Changed Choices Gives One Woman A Second Chance
Nationally, more than a quarter of all women who end up in prison, return to prison. A local nonprofit, Changed Choices, works to change that by providing support to female offenders from when they first enter prison and follows them even after they leave. After nearly a decade of work, only four percent of its clients have returned to prison.
Candice Ikard is hard at work behind a coffee and food stand at the Children & Family Services Center in Uptown Charlotte.
Candice has come a long way. Six years ago, she was selling crack-cocaine. It's a career path that had started a decade earlier in Statesville.
"Pretty much, I took care of myself, that's how it was," Ikard says. "So I worked a couple of jobs under the table. Kinda-sorta didn't make ends meet, umm … so I chose to start selling drugs at 14."
That's when she filed for emancipation to live with a guardian. She says she was physically abused in the single-parent household where she grew up. At the age of 25, she was arrested in a sting operation and served four years in prison.
Her first stop was the Mecklenburg County jail. That's when the group Changed Choices first approached her.
"Pretty much, I thought it was best to sit back and do my time," Ikard says. "Absolutely not!"
But Changed Choices was in her life by the time she was transferred to federal prison in West Virginia.
Changed Choices started in Charlotte about eight years ago to help female inmates at the Mecklenburg County Jail. Women who show interest go through a selection process to make sure they're committed to the program. Today, Changed Choices has about 70 clients.
"I just needed some support, I just needed somebody to be there to let me know that 'We're here', anything that you need to talk about, umm I'm not here to judge you," Ikard says. "I'm here to see you and make sure you get a visit or a book or anything that was encouraging."
Ikard met with Changed Choices mentors while she was in jail and attended classes on subjects such as parenting to domestic violence. She even completed a substance abuse program.
Once out of prison, she moved into a Changed Choices house to get settled and look for a job.
Changed Choices focuses on women in part because of their traditional role as caregivers. The program has a believer in Karen Simon. She’s the director of Mecklenburg County’s inmate program.
"When you think about the female population of incarcerated women, you have to think about the hundreds if not thousands of children that are out in the community," Simon says. "And when those children are reunited with their mother and their mother is now someone who is choosing to live a life that's productive and responsible, there's no dollar amount that you can put on the difference that that makes."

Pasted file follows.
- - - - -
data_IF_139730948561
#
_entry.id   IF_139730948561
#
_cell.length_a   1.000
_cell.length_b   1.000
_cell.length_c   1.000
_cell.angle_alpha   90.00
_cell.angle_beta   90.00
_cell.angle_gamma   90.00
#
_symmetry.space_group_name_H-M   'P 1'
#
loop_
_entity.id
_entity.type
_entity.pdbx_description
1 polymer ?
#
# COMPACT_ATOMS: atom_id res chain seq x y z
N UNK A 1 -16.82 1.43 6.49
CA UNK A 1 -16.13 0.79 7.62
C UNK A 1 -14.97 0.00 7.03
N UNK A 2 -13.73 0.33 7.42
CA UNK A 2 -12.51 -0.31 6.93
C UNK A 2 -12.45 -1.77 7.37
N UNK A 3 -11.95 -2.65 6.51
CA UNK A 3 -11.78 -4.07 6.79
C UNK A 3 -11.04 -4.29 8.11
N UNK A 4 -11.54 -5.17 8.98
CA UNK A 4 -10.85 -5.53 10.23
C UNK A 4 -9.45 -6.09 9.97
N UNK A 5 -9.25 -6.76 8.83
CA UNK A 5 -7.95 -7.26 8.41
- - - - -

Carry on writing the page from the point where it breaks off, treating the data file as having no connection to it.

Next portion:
In fact, she gives $100 a month to the program.
Many in Changed Choices have a history similar to Candice's and end up using drugs as a coping mechanism, says Melissa Mummert, the client services manager.
"So when you treat the underlying issues with counseling, with support and with relationships, the need, to and desire to live life that is really not healthy, it changes," Mummert says.
Eventually, Candice got her own place and has been reunited with her two girls and one boy. But it's been challenging finding a job. It's a common problem for convicted felons.
"Just seeing so many clients of ours at Changed Choices hit that brick wall, we decided that we wanted to do something a little different than most non-profits do and to start a business, so that we could number one create jobs for our clients and number two we could shine a spotlight on this really pervasive problem in our community," Mummert says.
So Changed Choices started a coffee and food cart called Second Helping in 2011.
"There's such stigmatization around prison and criminals," Mummert says. "It's like there's such an interest in crime in our society. And yet people think of prisoners as 'Them.' Like someone different than 'Me.' When people come down here and get their donut on Donut Wednesday from Candice or Monique, it's like they just see it's a person. It's a human being. These are not statistics, these are human beings."
Candice is one of the first two employees. The goal is to have these carts throughout the city and make 400 jobs in 10 years. For Candice, her ultimate goal is to become a certified nurse's assistant, but she's thankful that this job, has given her a second chance.
"I couldn't even imagine like where would I be," Ikard says. "If I had to go back to what was familiar to me and where I you know committed the crime at, there's no question, I would still be out there doing what I done then. So it saved me from a lot and it introduced me to a lot. I know now that I am worthy of so much more."